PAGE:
In Denver’s fitness-obsessed culture, it’s not hard to find a yoga studio, bootcamp class, or CrossFit box—or to identify the people who spend their spare time in those spaces. For Dina Silverman, the owner of StretchLab, which opened in Cherry Creek in May and has two future locations planned for Cherry Hills Village and DTC, Denver’s fitness culture created an opportunity: provide a space for people to recover.
“Just going to OrangeTheory five days a week is not enough,” she says. “You need to make sure you’re also making time to recover…and you’re doing it regularly, consistently, and long enough.”
StretchLab is an assisted stretching studio franchise that started in Los Angeles. The studios—there are about 25 currently open across the U.S.—employ professionals called flexologists who are trained in StretchLab’s signature PNF stretching technique. PNF, which stands for proprioceptive neuromuscular facilitation, is a science-backed approach to muscle flexibility that uses muscle engagement to increase range of motion. For example, if you have tight hamstrings, a flexologist may have you lie on your back on the stretching table and lift one leg straight up in front of you. The flexologist will press your leg toward your chest until you feel a stretch. Then, she will ask you to resist, or push back against her hand. You hold that contraction for about 20 seconds. Then, you relax and she presses your leg closer to your chest.
On top of their StretchLab training, flexologists also have backgrounds in massage, physical therapy, personal training, yoga, or Pilates. Those backgrounds influence how they approach stretching sessions, and StretchLab aims to pair clients with flexologists based on their goals (someone coming back from an injury would ideally be matched with a physical therapist).
The Cherry Creek studio is filled with rows of cushioned stretching tables, complete with cubbies to stow your things. When I visited in June, Jenn, the flexologist who worked on me for 25 minutes, started by asking me if I had any tight spots or injuries. I told her about my sacroiliac (SI) joint dysfunction, a nagging issue that’s limited my fitness activities since last fall. She targeted that issue throughout the session with stretches to open my hips and loosen my hamstrings, while simultaneously engaging me in conversation that distracted me from the fact that another person was moving my body around.
While I’m not new to stretching (thanks to my brief childhood exposure to gymnastics) and I’ve maintained decent mobility into my mid-20s, I could tell a difference in mobility after working with Jenn. Stretches I hardly felt on my right side, my left side could barely tolerate. When she asked me to push back against her with my left leg, my effort didn’t seem to translate down my leg. Imbalances like that are the kind of things StretchLab flexologists track after every session.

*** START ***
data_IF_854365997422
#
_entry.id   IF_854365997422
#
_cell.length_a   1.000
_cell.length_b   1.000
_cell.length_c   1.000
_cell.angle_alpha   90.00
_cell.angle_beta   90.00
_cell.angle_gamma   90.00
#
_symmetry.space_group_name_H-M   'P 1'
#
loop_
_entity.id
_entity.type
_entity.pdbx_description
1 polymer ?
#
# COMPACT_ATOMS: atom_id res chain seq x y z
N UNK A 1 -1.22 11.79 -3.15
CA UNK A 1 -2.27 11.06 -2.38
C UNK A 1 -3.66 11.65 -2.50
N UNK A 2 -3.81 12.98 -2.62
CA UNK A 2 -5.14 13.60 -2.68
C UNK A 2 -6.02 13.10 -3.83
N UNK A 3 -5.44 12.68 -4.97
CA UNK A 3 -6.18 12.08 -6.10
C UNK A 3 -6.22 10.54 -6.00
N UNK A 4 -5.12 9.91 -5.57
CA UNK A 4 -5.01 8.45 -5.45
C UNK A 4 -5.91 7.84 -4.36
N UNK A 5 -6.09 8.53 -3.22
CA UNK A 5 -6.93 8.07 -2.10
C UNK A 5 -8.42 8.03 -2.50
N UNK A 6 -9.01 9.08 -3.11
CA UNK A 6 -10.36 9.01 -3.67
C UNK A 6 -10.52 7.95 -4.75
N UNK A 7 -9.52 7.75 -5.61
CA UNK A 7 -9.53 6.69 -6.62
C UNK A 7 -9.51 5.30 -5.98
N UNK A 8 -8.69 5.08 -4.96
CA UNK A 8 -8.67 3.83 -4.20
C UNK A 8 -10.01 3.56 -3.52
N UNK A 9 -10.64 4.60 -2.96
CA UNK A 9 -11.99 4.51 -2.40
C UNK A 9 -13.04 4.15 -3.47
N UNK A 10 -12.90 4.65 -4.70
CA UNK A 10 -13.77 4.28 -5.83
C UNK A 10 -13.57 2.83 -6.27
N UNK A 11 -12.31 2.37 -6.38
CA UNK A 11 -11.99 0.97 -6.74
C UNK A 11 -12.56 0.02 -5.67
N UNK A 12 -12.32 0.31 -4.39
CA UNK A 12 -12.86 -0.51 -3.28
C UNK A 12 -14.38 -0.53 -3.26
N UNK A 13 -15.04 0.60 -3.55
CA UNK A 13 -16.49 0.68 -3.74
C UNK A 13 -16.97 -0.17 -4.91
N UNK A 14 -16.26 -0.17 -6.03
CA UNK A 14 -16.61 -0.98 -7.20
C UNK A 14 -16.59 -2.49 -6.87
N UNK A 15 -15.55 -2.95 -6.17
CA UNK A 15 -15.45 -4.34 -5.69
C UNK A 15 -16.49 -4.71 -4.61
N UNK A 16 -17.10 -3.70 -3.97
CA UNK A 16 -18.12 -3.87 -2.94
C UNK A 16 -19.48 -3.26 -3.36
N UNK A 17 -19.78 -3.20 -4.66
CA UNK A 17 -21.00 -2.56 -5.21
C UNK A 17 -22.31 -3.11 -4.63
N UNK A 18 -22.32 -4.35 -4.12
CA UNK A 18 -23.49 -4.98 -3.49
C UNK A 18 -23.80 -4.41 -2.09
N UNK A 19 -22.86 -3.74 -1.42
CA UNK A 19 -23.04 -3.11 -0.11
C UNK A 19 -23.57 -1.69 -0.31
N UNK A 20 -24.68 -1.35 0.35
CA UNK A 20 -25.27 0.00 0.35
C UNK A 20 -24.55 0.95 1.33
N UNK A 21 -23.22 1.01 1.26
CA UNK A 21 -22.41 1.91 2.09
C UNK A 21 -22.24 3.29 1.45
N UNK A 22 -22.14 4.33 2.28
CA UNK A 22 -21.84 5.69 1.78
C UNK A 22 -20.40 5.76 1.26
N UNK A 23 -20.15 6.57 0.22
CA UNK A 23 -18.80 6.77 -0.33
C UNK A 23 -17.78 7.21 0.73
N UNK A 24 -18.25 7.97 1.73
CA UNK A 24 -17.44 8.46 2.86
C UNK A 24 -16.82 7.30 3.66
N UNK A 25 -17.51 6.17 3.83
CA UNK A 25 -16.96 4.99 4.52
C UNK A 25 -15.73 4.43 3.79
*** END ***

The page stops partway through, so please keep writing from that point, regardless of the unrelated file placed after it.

“We’re a lot more goal-oriented than a massage,” Silverman says. “Most people that come here have something they’re working on.”
Notes from each session are kept in a log that flexologists can reference at the beginning of future sessions to either refresh their knowledge or catch up on a client they haven’t worked with before. Flexologists also offer advice of stretching exercises to do at home, which is helpful since a basic membership includes four 25-minute sessions per month for $159 (two 25-minute sessions can be stacked to make a 50-minute session, which targets the whole body).
In the end, my 25-minute session felt good. It pointed out discrepancies in my body that need attention. A week later, I spoke to Rich Pennington, 62, a member who’s been going to StretchLab since early May, and he insisted that the assisted stretching has revolutionized his functional health. He’s now able to stay on his feet longer and walk farther distances without pain. “I’m moving better than I’ve moved in years,” he says.
StretchLab may not be the silver bullet for recovery and injury prevention, but stretching belongs in the holistic picture of physical health and wellness. And if you’re struggling to touch your toes or clap your hands behind your back, StretchLab might just give you the extra push you need to get there.